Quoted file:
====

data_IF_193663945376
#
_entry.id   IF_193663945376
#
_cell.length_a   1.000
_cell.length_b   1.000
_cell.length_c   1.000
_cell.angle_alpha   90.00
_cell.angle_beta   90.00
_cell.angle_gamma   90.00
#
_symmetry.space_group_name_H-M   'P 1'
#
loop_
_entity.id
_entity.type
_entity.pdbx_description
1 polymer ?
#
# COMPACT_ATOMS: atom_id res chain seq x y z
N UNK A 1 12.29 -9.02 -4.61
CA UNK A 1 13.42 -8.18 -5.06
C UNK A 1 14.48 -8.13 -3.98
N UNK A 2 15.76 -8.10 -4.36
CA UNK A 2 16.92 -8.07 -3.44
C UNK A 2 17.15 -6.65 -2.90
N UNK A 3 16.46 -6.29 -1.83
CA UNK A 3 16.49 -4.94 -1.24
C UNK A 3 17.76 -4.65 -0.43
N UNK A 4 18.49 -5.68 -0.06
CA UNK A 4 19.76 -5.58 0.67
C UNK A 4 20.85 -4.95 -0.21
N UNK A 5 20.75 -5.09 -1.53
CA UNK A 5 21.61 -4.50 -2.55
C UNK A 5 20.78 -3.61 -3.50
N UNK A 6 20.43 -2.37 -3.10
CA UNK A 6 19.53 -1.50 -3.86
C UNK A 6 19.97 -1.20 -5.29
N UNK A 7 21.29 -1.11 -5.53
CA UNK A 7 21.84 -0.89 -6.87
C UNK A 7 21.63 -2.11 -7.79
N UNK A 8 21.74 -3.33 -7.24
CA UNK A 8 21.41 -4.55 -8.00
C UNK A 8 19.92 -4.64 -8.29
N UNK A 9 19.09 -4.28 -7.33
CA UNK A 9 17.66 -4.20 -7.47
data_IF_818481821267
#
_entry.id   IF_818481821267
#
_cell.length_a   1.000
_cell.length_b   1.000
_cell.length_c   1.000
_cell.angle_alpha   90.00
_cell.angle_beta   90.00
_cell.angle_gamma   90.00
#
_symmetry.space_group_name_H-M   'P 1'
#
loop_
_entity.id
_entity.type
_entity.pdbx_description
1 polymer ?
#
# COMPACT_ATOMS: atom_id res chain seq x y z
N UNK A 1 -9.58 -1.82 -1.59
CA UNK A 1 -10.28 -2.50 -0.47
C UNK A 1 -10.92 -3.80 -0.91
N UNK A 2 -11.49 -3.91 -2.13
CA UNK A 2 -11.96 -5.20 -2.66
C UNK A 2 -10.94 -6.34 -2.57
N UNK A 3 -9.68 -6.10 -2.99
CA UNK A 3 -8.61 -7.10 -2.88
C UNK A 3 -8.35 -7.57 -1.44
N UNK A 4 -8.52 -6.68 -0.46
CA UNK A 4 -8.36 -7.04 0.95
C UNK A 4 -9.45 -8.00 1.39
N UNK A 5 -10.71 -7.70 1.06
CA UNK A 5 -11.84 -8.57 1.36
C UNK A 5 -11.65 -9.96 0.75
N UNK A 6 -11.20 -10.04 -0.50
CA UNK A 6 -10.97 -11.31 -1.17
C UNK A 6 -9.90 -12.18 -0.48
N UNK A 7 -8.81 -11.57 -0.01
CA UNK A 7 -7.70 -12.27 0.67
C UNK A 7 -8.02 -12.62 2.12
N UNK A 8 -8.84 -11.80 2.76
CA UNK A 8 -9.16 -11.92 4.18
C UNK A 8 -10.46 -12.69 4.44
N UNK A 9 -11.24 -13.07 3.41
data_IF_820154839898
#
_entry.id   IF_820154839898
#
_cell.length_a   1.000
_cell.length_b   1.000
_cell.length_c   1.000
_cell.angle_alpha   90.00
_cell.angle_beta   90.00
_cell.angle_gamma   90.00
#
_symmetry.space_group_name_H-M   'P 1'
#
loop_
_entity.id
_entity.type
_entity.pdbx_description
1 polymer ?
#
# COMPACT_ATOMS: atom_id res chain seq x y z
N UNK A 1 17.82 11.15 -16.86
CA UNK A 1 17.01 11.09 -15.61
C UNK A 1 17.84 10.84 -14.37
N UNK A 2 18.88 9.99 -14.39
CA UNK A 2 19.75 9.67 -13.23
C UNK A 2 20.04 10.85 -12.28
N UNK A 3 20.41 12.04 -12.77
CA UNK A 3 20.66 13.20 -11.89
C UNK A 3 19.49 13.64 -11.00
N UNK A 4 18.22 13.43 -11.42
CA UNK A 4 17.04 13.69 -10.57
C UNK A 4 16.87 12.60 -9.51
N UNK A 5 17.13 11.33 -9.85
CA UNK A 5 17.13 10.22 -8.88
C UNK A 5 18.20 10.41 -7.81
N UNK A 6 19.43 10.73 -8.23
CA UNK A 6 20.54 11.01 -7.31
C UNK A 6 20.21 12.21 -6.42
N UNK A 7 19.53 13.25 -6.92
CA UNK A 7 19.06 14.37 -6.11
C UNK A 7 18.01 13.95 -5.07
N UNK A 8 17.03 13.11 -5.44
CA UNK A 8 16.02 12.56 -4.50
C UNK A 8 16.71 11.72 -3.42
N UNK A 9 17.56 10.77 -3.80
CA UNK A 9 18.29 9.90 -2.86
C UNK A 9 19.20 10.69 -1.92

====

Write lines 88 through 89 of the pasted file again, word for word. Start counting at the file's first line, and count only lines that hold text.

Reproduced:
N UNK A 8 -8.84 -11.80 2.76
CA UNK A 8 -9.16 -11.92 4.18